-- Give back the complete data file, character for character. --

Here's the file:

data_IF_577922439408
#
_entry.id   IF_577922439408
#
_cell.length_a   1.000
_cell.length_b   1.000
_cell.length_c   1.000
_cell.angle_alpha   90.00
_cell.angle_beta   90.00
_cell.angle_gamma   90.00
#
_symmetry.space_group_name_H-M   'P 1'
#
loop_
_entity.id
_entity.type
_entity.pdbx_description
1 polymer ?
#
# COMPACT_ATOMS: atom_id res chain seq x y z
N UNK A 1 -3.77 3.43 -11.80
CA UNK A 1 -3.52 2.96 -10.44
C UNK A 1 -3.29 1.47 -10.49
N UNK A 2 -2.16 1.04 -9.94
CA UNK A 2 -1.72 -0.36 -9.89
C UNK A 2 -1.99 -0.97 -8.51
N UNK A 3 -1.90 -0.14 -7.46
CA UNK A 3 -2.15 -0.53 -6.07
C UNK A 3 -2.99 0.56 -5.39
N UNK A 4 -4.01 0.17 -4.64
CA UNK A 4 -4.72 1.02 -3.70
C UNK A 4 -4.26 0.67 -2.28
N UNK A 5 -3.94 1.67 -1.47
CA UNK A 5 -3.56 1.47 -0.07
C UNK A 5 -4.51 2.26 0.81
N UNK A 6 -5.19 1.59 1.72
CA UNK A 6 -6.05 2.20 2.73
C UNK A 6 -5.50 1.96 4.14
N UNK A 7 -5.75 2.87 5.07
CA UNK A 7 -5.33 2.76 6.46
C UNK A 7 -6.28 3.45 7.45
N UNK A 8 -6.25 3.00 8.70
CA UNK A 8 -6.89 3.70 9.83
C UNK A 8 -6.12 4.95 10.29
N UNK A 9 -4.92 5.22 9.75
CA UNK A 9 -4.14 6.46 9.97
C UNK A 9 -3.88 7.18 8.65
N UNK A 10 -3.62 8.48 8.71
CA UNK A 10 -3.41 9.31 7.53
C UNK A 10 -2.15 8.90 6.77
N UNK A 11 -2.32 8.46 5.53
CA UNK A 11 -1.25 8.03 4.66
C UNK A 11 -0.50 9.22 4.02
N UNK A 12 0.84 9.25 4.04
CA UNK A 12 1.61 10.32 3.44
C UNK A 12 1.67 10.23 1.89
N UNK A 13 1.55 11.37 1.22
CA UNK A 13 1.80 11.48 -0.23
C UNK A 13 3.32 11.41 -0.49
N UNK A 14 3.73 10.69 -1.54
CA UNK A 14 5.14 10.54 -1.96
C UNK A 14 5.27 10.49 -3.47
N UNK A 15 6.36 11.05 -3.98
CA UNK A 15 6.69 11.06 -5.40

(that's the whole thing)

data_IF_577922439408
#
_entry.id   IF_577922439408
#
_cell.length_a   1.000
_cell.length_b   1.000
_cell.length_c   1.000
_cell.angle_alpha   90.00
_cell.angle_beta   90.00
_cell.angle_gamma   90.00
#
_symmetry.space_group_name_H-M   'P 1'
#
loop_
_entity.id
_entity.type
_entity.pdbx_description
1 polymer ?
#
# COMPACT_ATOMS: atom_id res chain seq x y z
N UNK A 1 -3.77 3.43 -11.80
CA UNK A 1 -3.52 2.96 -10.44
C UNK A 1 -3.29 1.47 -10.49
N UNK A 2 -2.16 1.04 -9.94
CA UNK A 2 -1.72 -0.36 -9.89
C UNK A 2 -1.99 -0.97 -8.51
N UNK A 3 -1.90 -0.14 -7.46
CA UNK A 3 -2.15 -0.53 -6.07
C UNK A 3 -2.99 0.56 -5.39
N UNK A 4 -4.01 0.17 -4.64
CA UNK A 4 -4.72 1.02 -3.70
C UNK A 4 -4.26 0.67 -2.28
N UNK A 5 -3.94 1.67 -1.47
CA UNK A 5 -3.56 1.47 -0.07
C UNK A 5 -4.51 2.26 0.81
N UNK A 6 -5.19 1.59 1.72
CA UNK A 6 -6.05 2.20 2.73
C UNK A 6 -5.50 1.96 4.14
N UNK A 7 -5.75 2.87 5.07
CA UNK A 7 -5.33 2.76 6.46
C UNK A 7 -6.28 3.45 7.45
N UNK A 8 -6.25 3.00 8.70
CA UNK A 8 -6.89 3.70 9.83
C UNK A 8 -6.12 4.95 10.29
N UNK A 9 -4.92 5.22 9.75
CA UNK A 9 -4.14 6.46 9.97
C UNK A 9 -3.88 7.18 8.65
N UNK A 10 -3.62 8.48 8.71
CA UNK A 10 -3.41 9.31 7.53
C UNK A 10 -2.15 8.90 6.77
N UNK A 11 -2.32 8.46 5.53
CA UNK A 11 -1.25 8.03 4.66
C UNK A 11 -0.50 9.22 4.02
N UNK A 12 0.84 9.25 4.04
CA UNK A 12 1.61 10.32 3.44
C UNK A 12 1.67 10.23 1.89
N UNK A 13 1.55 11.37 1.22
CA UNK A 13 1.80 11.48 -0.23
C UNK A 13 3.32 11.41 -0.49
N UNK A 14 3.73 10.69 -1.54
CA UNK A 14 5.14 10.54 -1.96
C UNK A 14 5.27 10.49 -3.47
N UNK A 15 6.36 11.05 -3.98
CA UNK A 15 6.69 11.06 -5.40